We all grew up being told “hold out your hand, so the dog can sniff you.” I have always wondered where this practice came from, and I am sure there are a number of dogs that would prefer people to not do this. Dogs have an AMAZING sense of smell! They do not need a hand or fist to be flung out into their faces to learn about you. In fact, most dogs have already caught wind of you well before you get near them. Here’s a bit more on that topic.
What should I do instead?
Some dogs are shy or not very confident, so a hand coming at them can be scary. This is true for dogs who have never been abused or mistreated (people commonly assume hand shyness is due to mistreatment at some point, but how would you like someone plopping their hand down on your head? You’d probably move or shy away too). Instead of reaching your hand out for the dog to sniff, allow the dog to approach you, sniff your legs and feet/shoes. If the dog approaches slowly and cautiously, do not reach down to pet the dog while the dog is sniffing you! Try not to move and don’t stare at the dog. For some dogs, you might even crouch/kneel down with your side facing the dog. Again, don’t try to pet the dog! People have been taught, if a dog sniffs you that means you can pet the dog. In my dog training experience, I find this to rarely be the case, in fact:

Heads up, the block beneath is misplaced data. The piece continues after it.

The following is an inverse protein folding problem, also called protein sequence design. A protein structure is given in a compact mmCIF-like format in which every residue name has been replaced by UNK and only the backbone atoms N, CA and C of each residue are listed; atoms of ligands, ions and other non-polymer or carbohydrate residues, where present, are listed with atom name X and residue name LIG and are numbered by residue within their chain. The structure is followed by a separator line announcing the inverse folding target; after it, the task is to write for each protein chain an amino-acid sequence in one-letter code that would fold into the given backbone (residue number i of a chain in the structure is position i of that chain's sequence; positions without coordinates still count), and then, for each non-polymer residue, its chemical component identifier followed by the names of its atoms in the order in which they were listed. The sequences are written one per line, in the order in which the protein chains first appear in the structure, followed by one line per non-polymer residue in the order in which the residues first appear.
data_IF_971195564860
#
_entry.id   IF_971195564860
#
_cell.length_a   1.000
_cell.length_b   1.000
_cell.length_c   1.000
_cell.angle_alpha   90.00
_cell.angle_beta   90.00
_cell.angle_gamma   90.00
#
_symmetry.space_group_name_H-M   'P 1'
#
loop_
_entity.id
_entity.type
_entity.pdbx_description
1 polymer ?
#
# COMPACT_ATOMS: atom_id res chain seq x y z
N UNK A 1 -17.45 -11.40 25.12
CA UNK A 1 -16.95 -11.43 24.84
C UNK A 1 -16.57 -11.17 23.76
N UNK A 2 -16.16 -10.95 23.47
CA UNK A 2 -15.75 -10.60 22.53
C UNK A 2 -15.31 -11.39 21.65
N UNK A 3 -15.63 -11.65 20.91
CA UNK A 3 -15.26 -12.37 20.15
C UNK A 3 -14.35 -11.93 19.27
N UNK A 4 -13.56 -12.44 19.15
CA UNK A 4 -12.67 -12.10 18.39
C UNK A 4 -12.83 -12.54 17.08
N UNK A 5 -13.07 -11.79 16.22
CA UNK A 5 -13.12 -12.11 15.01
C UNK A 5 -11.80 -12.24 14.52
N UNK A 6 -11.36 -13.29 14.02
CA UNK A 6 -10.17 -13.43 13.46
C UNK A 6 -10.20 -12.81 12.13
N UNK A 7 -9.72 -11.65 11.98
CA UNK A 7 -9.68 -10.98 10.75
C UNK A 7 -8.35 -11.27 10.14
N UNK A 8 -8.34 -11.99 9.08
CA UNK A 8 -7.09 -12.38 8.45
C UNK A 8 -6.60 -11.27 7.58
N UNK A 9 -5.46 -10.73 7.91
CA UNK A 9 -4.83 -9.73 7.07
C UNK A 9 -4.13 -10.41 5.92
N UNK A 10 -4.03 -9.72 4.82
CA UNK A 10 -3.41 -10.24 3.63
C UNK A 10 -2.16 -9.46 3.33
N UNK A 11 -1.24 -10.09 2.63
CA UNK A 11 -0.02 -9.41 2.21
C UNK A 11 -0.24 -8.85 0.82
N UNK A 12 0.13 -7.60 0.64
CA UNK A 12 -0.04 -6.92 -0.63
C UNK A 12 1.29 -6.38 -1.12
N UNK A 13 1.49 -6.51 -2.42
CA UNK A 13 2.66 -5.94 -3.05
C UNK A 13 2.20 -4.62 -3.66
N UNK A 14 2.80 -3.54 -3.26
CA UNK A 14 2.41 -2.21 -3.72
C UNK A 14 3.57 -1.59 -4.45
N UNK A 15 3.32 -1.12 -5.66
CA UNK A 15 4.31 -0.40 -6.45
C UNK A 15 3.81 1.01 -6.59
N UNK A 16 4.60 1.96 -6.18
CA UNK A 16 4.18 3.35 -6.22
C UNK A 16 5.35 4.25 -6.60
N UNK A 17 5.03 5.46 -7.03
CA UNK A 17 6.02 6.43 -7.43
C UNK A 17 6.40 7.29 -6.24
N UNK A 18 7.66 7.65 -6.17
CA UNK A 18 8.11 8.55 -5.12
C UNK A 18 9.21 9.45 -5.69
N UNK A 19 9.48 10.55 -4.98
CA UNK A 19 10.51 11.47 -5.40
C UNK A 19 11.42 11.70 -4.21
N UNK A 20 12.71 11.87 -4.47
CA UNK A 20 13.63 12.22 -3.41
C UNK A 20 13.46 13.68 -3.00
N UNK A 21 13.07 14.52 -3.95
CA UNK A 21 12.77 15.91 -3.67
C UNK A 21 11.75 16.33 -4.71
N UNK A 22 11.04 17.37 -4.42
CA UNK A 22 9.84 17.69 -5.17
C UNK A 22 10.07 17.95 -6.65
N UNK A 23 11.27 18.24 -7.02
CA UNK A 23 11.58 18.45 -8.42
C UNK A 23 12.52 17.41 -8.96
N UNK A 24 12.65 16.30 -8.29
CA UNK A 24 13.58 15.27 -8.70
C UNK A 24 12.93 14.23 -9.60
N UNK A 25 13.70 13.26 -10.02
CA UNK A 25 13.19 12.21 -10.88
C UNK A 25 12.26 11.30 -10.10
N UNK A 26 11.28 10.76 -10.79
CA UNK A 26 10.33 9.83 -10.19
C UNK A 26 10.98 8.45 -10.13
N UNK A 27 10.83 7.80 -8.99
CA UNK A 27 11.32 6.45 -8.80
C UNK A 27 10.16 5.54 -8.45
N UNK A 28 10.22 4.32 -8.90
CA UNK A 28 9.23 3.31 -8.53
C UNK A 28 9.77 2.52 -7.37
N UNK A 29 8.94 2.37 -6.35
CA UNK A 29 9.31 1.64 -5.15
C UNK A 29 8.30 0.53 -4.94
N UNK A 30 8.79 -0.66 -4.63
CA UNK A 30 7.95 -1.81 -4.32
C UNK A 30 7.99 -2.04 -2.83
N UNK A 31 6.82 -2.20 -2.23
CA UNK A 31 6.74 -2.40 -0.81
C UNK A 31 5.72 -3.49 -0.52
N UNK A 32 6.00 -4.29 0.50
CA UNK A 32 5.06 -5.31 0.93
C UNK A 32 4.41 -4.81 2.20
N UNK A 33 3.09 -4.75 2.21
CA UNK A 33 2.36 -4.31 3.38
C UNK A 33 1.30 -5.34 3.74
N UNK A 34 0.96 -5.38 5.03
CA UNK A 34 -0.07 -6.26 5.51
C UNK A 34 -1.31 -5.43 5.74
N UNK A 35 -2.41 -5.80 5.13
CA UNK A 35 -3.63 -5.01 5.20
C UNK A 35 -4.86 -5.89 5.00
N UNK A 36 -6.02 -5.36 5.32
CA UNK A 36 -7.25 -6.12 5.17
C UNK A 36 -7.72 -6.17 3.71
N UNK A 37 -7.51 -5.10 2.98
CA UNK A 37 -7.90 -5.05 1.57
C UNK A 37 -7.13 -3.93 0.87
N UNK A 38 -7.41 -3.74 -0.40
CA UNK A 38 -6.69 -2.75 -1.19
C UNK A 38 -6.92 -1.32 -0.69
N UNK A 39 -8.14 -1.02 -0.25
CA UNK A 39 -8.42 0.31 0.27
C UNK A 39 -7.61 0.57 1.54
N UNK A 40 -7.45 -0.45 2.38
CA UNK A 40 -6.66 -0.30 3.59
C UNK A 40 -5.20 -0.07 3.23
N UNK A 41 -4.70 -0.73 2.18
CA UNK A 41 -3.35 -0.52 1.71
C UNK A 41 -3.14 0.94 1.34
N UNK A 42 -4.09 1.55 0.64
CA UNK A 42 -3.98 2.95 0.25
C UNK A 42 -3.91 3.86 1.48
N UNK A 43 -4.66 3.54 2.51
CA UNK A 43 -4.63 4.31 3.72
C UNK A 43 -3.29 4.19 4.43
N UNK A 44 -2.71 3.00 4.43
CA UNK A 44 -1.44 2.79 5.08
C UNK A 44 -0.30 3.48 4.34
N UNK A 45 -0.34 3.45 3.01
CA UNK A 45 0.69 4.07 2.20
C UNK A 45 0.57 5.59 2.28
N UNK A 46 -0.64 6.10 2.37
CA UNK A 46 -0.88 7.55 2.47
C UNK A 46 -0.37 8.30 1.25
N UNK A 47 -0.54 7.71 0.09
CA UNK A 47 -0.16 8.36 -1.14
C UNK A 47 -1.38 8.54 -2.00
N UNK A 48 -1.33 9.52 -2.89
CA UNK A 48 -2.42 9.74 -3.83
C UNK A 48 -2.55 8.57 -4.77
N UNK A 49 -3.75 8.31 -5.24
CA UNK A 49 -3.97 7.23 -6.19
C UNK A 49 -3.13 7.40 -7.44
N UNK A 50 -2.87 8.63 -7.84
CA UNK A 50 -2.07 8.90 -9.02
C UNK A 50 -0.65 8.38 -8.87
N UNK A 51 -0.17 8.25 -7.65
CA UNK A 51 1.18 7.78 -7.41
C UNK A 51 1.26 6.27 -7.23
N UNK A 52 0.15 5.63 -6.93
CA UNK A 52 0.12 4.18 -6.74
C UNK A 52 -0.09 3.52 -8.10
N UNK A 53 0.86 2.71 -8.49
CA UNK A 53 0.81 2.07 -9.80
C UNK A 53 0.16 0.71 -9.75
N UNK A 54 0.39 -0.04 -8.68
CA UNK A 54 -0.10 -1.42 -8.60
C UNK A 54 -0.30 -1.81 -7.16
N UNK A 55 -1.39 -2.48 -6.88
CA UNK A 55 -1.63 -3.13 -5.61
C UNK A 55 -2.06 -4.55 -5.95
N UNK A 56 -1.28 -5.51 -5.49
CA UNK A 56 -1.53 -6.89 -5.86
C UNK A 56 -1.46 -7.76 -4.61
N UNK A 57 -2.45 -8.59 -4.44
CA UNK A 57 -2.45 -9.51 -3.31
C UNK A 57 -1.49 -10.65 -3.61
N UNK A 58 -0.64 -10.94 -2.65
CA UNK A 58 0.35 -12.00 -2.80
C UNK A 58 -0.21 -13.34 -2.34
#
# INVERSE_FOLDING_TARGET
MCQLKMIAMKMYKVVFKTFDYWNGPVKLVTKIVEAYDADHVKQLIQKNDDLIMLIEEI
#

A sniff does NOT equal consent to be pet!!!
I CANNOT stress this enough! Just because a dog has approached you to sniff you, it does not mean they want to be pet!!!!
So how do I know if a dog wants to be pet?
This is a great question! The best way to tell if a dog wants you to pet them is if the dog stays in your space where you could reasonably reach down to pet the dog. Some dogs will get so close they will lean up against your legs. Jumping on you (while not usually acceptable) is another good way for a dog to say they want to be friends. If the dog, for whatever reason, retreats to his or her owner or moves away, stop trying to pet the dog.
Dogs can’t speak to us, so it’s our responsibility to educate ourselves about reading their body language and act appropriately. Even if you ask the owner if you can pet their dog, it is still the dog’s decision on weather he or she would like to be pet. If the dog, for any reason does, not give you consent to pet him or her, just don’t. Dogs aren’t petting zoos and it is completely acceptable for a dog to not want to be pet.
Do you have a Scaredy Dog and want to help him or her overcome his or her fear? My friend Dr. Jen has a great blog on how to help your dog feel a little more comfortable with strangers: http://www.drjensdogblog.com/scaredy-dogs-and-strangers-part-1/